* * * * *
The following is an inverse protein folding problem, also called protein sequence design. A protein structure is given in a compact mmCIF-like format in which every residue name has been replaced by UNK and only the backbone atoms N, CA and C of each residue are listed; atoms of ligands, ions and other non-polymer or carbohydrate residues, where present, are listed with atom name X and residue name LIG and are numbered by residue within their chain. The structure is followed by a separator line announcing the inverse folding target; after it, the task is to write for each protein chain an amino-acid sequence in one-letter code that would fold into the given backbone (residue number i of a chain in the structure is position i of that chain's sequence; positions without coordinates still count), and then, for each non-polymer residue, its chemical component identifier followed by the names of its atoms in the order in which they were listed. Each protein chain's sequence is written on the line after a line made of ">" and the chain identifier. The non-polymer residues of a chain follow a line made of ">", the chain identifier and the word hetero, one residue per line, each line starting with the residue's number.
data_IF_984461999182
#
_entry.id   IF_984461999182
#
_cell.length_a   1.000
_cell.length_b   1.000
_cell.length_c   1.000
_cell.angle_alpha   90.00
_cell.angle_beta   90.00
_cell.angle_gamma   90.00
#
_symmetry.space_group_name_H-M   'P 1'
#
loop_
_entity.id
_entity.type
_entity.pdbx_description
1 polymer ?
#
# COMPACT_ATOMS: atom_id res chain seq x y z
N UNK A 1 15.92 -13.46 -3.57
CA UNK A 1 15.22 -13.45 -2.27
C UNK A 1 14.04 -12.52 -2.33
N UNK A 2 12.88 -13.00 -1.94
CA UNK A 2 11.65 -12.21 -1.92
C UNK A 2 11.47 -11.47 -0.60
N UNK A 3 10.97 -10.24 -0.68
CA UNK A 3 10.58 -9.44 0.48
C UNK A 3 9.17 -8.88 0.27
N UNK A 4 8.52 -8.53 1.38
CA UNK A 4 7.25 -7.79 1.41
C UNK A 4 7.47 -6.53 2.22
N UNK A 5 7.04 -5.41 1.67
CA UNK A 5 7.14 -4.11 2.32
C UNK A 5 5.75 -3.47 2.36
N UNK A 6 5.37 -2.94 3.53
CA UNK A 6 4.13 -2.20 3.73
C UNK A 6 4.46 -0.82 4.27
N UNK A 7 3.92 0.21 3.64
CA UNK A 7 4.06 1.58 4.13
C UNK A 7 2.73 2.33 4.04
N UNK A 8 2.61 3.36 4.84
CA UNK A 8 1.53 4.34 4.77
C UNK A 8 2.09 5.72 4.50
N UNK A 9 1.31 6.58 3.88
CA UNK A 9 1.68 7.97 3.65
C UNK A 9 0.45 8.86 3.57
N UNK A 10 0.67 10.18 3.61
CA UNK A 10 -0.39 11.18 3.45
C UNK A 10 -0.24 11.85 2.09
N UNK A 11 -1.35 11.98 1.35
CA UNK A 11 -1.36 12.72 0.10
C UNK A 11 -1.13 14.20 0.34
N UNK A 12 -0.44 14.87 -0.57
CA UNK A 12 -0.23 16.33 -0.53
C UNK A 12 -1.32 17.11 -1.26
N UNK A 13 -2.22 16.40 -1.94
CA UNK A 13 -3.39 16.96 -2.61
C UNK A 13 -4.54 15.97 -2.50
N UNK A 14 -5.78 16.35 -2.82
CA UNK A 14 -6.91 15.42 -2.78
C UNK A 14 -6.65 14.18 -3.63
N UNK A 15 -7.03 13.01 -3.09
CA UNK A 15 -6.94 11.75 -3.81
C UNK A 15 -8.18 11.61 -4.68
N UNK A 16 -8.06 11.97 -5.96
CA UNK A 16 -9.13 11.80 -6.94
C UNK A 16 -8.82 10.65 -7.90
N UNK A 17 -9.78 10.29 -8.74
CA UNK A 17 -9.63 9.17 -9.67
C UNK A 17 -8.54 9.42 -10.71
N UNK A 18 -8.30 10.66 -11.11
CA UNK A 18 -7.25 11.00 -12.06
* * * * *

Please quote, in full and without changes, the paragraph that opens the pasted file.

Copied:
The following is an inverse protein folding problem, also called protein sequence design. A protein structure is given in a compact mmCIF-like format in which every residue name has been replaced by UNK and only the backbone atoms N, CA and C of each residue are listed; atoms of ligands, ions and other non-polymer or carbohydrate residues, where present, are listed with atom name X and residue name LIG and are numbered by residue within their chain. The structure is followed by a separator line announcing the inverse folding target; after it, the task is to write for each protein chain an amino-acid sequence in one-letter code that would fold into the given backbone (residue number i of a chain in the structure is position i of that chain's sequence; positions without coordinates still count), and then, for each non-polymer residue, its chemical component identifier followed by the names of its atoms in the order in which they were listed. Each protein chain's sequence is written on the line after a line made of ">" and the chain identifier. The non-polymer residues of a chain follow a line made of ">", the chain identifier and the word hetero, one residue per line, each line starting with the residue's number.